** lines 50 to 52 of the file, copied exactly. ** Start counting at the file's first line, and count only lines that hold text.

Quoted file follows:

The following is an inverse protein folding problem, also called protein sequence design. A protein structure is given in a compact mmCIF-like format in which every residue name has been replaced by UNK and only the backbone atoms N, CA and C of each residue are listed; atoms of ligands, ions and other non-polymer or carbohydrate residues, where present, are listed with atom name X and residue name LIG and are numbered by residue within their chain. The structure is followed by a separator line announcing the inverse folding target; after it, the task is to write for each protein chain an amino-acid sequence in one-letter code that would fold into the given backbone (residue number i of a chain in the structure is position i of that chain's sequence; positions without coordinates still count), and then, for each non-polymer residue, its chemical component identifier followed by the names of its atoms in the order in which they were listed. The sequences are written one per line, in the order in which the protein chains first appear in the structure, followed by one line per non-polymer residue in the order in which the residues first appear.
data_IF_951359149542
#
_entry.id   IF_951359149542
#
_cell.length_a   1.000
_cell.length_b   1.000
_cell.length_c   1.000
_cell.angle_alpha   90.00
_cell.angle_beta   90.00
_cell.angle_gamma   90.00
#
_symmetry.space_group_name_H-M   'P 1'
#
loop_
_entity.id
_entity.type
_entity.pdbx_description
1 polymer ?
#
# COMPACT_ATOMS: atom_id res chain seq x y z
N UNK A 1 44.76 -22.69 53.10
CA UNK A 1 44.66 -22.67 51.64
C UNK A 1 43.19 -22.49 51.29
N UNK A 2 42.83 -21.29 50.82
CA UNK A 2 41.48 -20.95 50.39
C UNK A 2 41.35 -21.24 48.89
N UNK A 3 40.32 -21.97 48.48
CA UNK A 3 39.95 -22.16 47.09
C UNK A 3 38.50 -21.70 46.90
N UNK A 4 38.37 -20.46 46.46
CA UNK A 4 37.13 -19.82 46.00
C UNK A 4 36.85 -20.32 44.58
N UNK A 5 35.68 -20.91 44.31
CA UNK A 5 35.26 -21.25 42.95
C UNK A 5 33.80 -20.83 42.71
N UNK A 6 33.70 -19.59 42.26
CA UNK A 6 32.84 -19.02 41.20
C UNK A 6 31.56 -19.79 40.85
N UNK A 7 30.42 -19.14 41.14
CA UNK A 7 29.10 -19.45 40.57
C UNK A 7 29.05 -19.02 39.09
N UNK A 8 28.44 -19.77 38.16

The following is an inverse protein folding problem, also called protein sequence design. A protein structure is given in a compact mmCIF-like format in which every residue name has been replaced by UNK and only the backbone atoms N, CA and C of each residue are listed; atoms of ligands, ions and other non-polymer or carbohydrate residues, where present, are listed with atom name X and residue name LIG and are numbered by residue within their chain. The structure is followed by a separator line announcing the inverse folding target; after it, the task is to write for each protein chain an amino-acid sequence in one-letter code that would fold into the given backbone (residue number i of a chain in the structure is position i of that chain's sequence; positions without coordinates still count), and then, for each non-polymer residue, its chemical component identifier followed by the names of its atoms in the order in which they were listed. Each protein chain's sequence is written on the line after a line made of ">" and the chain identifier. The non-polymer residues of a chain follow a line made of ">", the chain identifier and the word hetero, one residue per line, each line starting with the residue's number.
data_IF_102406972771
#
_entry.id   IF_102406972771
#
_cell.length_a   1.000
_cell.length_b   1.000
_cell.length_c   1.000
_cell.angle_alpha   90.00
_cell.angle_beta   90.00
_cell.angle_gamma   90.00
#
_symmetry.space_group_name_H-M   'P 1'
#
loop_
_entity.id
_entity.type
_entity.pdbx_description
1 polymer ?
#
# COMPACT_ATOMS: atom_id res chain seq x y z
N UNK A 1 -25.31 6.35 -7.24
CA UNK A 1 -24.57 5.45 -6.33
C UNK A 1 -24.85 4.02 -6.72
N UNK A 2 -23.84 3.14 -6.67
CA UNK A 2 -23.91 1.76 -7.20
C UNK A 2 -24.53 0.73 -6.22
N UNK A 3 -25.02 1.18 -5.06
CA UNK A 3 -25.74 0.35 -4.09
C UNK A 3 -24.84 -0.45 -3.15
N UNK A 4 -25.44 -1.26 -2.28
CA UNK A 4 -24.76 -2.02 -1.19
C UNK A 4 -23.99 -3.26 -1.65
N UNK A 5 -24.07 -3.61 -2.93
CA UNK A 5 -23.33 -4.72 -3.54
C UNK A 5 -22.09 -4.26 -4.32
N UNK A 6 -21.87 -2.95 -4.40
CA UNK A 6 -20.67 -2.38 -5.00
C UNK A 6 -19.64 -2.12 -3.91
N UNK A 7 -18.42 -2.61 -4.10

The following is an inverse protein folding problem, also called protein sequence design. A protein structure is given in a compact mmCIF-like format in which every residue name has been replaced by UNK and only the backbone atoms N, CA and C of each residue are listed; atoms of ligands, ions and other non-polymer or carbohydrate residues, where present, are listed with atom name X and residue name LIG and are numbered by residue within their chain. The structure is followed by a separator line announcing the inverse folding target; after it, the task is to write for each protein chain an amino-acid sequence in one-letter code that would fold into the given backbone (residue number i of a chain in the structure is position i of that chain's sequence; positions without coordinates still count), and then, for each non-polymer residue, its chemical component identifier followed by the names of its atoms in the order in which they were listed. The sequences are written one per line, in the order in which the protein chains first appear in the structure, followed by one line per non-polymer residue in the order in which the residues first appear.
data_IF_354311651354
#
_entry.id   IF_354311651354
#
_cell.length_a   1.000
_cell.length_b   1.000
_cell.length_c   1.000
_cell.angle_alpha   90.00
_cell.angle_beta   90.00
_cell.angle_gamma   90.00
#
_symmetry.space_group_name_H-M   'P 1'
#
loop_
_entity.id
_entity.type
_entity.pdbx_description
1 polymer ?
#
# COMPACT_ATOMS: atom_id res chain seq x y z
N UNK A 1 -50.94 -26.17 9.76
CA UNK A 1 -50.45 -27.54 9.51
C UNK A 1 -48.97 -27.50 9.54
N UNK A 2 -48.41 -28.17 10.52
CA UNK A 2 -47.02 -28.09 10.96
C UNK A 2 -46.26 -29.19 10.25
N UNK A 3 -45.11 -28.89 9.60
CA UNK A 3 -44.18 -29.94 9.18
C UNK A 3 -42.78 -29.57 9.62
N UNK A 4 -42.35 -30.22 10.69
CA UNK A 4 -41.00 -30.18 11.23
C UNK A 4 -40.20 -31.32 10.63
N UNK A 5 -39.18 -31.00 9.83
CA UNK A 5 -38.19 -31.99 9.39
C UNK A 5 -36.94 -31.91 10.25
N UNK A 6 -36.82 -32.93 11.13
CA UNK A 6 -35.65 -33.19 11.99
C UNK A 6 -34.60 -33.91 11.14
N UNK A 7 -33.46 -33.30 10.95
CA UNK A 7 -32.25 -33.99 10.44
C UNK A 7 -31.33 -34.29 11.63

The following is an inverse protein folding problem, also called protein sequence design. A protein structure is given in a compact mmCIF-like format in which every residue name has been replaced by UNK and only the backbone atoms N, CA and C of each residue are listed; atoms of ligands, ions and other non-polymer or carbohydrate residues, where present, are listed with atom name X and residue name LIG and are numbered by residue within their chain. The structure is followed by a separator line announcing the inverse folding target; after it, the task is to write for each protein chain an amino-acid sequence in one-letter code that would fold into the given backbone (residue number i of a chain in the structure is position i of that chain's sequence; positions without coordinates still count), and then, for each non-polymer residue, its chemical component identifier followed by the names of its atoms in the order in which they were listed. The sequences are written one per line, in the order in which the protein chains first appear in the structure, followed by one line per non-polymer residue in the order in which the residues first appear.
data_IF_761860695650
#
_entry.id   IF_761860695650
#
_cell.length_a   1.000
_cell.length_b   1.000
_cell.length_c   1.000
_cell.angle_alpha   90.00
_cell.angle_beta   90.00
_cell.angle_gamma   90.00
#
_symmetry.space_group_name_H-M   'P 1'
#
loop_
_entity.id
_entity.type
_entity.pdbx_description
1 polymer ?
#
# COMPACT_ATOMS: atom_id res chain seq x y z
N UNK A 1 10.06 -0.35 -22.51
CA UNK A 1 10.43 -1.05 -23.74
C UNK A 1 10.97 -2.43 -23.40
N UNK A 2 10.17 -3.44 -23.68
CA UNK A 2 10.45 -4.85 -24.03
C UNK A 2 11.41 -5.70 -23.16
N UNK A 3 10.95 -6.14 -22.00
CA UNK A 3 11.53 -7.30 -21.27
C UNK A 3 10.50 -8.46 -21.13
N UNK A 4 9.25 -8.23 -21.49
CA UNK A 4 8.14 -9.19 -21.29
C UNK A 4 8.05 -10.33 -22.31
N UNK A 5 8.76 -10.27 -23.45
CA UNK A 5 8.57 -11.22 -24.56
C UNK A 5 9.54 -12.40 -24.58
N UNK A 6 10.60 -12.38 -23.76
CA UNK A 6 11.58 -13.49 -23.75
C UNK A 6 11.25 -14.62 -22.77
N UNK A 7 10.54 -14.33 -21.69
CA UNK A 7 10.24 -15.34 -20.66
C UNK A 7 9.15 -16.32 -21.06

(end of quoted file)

_cell.length_b   1.000
_cell.length_c   1.000
_cell.angle_alpha   90.00